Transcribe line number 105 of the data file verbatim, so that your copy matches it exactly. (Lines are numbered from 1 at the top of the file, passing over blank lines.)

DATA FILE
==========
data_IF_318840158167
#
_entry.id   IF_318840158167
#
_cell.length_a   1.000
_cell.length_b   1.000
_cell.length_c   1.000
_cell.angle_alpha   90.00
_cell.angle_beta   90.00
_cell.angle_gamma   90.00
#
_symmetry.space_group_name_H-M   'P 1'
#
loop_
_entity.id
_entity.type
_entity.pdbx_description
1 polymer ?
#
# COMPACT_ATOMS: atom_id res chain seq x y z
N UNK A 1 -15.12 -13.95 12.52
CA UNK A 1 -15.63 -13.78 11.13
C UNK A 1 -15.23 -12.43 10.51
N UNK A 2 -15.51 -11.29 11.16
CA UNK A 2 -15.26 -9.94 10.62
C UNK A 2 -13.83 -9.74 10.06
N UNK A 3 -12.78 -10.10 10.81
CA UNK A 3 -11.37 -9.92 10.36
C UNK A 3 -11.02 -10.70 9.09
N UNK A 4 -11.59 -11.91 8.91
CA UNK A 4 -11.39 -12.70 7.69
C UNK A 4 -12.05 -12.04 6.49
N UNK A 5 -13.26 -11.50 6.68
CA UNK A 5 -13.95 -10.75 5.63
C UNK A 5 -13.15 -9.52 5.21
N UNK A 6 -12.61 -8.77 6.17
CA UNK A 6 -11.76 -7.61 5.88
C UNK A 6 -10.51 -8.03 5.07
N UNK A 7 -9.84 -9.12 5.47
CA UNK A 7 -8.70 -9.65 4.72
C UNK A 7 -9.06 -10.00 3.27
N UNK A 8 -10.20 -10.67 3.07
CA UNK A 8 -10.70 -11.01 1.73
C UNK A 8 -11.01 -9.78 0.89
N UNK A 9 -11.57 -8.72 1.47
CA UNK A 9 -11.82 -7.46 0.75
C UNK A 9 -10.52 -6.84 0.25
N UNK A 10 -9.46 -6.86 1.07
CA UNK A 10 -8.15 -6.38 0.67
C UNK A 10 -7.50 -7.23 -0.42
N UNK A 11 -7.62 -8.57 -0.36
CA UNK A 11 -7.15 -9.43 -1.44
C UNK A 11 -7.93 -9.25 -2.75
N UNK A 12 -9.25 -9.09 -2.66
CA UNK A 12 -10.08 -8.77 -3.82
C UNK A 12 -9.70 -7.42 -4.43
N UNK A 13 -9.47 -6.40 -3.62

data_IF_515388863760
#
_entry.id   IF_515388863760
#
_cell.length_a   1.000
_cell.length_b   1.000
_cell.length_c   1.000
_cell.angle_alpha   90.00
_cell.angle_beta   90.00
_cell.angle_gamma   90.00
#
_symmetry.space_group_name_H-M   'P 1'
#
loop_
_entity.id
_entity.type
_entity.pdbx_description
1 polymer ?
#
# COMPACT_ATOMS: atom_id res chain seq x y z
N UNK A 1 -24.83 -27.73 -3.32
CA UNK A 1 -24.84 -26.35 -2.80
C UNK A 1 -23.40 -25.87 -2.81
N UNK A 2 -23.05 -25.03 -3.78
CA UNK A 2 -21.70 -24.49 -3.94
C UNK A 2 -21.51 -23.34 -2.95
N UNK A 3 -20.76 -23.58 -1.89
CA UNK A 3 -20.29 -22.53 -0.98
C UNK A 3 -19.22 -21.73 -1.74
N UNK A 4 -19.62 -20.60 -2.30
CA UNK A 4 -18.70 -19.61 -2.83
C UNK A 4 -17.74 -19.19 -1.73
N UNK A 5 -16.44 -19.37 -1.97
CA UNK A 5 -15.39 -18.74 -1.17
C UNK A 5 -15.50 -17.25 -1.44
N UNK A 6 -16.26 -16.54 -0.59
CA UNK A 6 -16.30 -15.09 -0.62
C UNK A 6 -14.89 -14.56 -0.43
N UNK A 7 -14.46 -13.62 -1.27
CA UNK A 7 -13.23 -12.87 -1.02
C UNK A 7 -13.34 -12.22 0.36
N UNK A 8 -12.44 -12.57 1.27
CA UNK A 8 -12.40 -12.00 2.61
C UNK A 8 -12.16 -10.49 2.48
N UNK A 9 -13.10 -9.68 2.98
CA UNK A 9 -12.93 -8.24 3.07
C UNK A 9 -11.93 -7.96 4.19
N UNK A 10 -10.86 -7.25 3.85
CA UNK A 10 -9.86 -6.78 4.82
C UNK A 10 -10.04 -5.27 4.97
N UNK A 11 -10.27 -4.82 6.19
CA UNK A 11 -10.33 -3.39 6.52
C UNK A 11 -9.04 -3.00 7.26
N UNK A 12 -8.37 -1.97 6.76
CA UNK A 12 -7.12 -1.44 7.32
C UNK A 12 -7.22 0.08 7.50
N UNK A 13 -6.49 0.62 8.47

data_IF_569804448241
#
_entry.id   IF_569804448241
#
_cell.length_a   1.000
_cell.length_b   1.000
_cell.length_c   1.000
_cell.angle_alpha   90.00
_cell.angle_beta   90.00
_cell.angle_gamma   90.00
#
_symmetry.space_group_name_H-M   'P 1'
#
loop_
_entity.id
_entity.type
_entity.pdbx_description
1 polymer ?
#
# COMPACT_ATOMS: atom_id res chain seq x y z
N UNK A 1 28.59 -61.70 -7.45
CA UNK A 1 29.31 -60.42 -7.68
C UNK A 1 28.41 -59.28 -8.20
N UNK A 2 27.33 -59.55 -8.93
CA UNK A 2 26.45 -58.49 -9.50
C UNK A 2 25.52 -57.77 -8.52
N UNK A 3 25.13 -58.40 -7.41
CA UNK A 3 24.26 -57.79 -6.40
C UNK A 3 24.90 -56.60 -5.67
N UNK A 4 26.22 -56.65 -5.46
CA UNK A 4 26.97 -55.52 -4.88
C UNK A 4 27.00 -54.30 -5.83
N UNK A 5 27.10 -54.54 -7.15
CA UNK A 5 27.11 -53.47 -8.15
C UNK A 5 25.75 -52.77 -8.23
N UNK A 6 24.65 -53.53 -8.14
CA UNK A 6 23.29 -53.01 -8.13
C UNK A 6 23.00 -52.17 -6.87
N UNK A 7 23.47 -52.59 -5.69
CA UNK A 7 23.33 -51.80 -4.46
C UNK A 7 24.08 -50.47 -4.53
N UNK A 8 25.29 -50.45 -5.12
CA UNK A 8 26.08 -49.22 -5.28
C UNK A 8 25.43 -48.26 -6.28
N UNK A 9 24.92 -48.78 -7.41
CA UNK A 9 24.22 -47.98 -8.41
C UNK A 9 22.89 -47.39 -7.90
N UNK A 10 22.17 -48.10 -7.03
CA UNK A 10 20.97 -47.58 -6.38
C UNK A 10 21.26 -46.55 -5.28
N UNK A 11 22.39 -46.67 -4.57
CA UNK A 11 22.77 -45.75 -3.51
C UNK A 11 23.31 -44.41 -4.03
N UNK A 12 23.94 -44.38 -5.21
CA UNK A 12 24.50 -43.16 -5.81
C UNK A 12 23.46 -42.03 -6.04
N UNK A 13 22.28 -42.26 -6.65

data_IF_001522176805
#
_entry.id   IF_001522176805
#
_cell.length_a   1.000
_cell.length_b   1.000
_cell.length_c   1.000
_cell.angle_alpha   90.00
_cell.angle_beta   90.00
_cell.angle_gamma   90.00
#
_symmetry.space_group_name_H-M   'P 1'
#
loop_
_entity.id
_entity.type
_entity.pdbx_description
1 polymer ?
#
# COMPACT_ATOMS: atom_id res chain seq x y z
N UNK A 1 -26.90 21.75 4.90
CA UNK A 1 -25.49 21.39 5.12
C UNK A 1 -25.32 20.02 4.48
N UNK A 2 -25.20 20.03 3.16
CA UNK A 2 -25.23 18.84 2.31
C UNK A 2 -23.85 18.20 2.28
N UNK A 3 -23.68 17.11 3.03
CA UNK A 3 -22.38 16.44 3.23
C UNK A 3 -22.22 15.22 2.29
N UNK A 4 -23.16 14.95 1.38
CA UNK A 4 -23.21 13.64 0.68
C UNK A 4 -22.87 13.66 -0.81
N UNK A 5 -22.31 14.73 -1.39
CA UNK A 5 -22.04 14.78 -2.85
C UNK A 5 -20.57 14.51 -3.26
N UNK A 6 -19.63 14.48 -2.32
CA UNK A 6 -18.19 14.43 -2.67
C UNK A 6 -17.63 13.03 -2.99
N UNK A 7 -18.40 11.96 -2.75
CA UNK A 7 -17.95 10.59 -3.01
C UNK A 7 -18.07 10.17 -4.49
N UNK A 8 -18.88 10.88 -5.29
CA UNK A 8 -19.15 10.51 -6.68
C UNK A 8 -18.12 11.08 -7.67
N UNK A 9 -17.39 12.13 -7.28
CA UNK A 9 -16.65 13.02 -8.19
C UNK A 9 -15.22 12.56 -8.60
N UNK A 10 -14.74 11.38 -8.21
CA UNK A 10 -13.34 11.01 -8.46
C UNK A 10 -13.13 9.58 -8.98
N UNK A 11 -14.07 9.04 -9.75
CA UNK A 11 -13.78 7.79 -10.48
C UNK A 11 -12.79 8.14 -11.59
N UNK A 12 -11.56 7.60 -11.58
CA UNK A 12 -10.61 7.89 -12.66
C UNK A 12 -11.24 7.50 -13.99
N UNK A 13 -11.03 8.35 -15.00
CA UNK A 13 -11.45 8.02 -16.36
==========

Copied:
N UNK A 10 -10.86 -7.25 3.85